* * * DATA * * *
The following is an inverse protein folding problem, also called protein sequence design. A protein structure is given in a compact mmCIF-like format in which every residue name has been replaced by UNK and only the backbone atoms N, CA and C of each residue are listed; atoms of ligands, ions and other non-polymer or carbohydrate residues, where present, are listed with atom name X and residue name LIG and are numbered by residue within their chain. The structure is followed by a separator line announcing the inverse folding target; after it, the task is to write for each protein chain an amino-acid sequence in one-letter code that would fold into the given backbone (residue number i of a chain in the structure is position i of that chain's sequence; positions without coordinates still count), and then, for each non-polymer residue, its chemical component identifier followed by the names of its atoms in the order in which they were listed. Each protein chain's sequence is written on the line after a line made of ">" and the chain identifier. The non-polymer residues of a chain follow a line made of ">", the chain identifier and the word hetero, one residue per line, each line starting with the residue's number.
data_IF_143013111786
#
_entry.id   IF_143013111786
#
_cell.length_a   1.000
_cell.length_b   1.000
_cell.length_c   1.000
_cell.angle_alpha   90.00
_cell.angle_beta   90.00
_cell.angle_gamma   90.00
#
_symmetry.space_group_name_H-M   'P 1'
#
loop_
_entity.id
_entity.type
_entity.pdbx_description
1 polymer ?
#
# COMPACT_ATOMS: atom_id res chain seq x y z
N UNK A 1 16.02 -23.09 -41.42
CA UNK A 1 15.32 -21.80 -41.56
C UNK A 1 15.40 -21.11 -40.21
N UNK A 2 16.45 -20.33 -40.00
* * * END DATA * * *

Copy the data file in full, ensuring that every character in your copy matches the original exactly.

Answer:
The following is an inverse protein folding problem, also called protein sequence design. A protein structure is given in a compact mmCIF-like format in which every residue name has been replaced by UNK and only the backbone atoms N, CA and C of each residue are listed; atoms of ligands, ions and other non-polymer or carbohydrate residues, where present, are listed with atom name X and residue name LIG and are numbered by residue within their chain. The structure is followed by a separator line announcing the inverse folding target; after it, the task is to write for each protein chain an amino-acid sequence in one-letter code that would fold into the given backbone (residue number i of a chain in the structure is position i of that chain's sequence; positions without coordinates still count), and then, for each non-polymer residue, its chemical component identifier followed by the names of its atoms in the order in which they were listed. Each protein chain's sequence is written on the line after a line made of ">" and the chain identifier. The non-polymer residues of a chain follow a line made of ">", the chain identifier and the word hetero, one residue per line, each line starting with the residue's number.
data_IF_143013111786
#
_entry.id   IF_143013111786
#
_cell.length_a   1.000
_cell.length_b   1.000
_cell.length_c   1.000
_cell.angle_alpha   90.00
_cell.angle_beta   90.00
_cell.angle_gamma   90.00
#
_symmetry.space_group_name_H-M   'P 1'
#
loop_
_entity.id
_entity.type
_entity.pdbx_description
1 polymer ?
#
# COMPACT_ATOMS: atom_id res chain seq x y z
N UNK A 1 16.02 -23.09 -41.42
CA UNK A 1 15.32 -21.80 -41.56
C UNK A 1 15.40 -21.11 -40.21
N UNK A 2 16.45 -20.33 -40.00